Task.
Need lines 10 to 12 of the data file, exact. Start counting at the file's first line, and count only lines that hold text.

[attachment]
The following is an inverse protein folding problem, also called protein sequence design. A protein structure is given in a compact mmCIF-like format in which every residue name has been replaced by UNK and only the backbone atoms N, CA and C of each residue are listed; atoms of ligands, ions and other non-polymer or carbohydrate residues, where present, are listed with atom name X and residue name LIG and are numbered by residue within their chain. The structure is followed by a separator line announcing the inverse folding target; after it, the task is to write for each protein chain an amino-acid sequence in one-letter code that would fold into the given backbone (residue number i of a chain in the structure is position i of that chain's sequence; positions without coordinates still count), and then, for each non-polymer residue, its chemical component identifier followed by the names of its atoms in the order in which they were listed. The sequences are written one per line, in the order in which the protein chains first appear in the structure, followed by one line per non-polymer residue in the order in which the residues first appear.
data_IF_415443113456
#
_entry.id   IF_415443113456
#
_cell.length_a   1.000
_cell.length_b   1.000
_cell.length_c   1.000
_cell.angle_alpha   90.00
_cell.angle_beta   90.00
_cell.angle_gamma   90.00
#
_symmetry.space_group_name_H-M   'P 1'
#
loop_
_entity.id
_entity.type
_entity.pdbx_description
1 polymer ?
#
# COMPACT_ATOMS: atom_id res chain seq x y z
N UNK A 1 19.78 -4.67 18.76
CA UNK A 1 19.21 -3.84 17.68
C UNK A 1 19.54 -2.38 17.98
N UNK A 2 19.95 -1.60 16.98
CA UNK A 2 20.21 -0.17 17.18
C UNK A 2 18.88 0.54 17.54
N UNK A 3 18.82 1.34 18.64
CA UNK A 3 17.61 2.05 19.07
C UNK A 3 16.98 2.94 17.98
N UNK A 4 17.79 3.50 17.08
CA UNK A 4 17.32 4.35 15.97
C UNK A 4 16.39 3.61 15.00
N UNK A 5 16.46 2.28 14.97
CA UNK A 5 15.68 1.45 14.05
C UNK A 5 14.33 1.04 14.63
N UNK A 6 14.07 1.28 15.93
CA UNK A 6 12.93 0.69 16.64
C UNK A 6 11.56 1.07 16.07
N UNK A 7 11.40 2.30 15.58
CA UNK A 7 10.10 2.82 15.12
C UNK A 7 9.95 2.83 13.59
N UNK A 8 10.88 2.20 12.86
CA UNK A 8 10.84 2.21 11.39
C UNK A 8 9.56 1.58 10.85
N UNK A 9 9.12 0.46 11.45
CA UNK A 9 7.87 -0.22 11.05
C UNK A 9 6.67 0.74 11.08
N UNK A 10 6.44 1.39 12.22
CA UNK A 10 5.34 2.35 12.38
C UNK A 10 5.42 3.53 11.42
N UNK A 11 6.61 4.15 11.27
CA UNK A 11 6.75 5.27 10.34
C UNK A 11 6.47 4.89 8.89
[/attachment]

_cell.angle_beta   90.00
_cell.angle_gamma   90.00
#